So on the 50-minute flight, Gumbo would every 10 minutes or so tap his stony-silent player on the shoulder, let rip another comical comment, sparking yet another round of chuckles from the other players nearby. Laughter is contagious and the other passengers in close vicinity were soon joining in the spontaneous entertaining throughout the flight, at the expense of the poor guy who to his credit saw the funny side of the situation and laughed along.
One of Platinum players on that trip was Charles Sibanda, who I had known well since 2008 when he and his friend Bhekimpilo Ncube left Bulawayo to join Harare club Motor Action. They shared an apartment and I lived a street away from them in the neighbourhood those days, becoming particularly close to Sibanda who I spent countless hours with whiling away the time during very trying times in the country.
As we collected our stuff from the baggage carousel at Matsapha Airport, just for some fun, I wanted to know from Charlie what else the coach had said to his teammate on top of preventing him from moving seats. Charlie, whose Shona had vastly improved over the years, chuckled even harder at my inquisitiveness: “Ah, Rush ndozvaari uyu, anenge achingowanzira vanhu! (That’s Rush for you, he’s always making jokes about people!).”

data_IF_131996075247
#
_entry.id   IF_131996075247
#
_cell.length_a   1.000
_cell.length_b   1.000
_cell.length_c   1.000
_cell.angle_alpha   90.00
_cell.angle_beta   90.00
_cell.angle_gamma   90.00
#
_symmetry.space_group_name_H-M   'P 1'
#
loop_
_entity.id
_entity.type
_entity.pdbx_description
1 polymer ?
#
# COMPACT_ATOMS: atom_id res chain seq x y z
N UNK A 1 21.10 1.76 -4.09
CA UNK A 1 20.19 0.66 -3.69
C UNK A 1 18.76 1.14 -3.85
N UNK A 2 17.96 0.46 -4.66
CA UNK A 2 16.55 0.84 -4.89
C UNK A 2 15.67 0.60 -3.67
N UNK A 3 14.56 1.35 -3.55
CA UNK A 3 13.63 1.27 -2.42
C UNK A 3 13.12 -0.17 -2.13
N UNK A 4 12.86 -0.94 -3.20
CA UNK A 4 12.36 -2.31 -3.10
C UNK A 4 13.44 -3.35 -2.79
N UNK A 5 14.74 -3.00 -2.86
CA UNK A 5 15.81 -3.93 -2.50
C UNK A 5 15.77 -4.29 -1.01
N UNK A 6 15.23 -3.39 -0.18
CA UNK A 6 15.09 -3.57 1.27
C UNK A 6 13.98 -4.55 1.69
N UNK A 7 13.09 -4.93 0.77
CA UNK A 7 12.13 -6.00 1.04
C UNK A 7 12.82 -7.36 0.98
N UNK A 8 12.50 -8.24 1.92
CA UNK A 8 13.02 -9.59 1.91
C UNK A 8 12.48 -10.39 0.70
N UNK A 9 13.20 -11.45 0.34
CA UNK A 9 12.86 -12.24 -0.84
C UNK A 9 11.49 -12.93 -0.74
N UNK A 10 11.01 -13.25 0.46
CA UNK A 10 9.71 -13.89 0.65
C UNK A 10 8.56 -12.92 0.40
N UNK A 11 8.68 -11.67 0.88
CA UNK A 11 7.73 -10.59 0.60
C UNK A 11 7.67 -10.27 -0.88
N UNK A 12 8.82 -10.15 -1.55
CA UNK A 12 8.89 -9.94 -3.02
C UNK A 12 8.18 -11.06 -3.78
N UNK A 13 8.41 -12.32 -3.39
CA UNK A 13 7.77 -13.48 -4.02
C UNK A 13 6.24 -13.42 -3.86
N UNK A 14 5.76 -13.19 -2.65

And he had an abundance of jokes, witty ones, sometimes I felt in a clever way to take the pressure from his players onto himself. Rush or Rah his buddies called him, but there was one self-christened moniker we discovered on that Swaziland trip – the model – which somehow never really stuck as the others. Rahman rated his own taste of clothing and we heard him humouring his players a few times: “I’m a model, you know, guys, I’m a model!” The fashionable shirts, chains and wrist watches indeed said something of the man’s dress sense.
As South Africa prepared to host the 2013 Africa Cup, which was being switched to being in odd-numbered years, Gumbo had become interim coach of Zimbabwe’s national team coach, the Warriors.
We joined Rahman for a Safa- organised event at Fourways Mall in Johannesburg. Rahman had a good personal relationship with Lovemore Dube, the Sports Editor of the Chronicle, who he fondly called Bra Love. Over some drinks at OR Tambo Airport awaiting our return flight, Lovemore, who knew how to get the best out of Rush, got him to go down memory lane.
Rahman was so proud of his longevity in Zimbabwe colours, having teamed up with three Warriors generations in his international career. From the Chidzambwa brothers, Ephert Lungu, Ernest Mutano. To Moses Chunga, Francis Shonhayi, Ephraim Chawanda. Then your Ndlovu brothers, Mercedes Sibanda, Agent Sawu.
With that unequalled feat of his, Rahman – tongue-in-cheek – called us out, the football press corps, on a tendency to use the term legend too loosely. He was not shy to call himself one. The only question to him was just how many others fell in that category?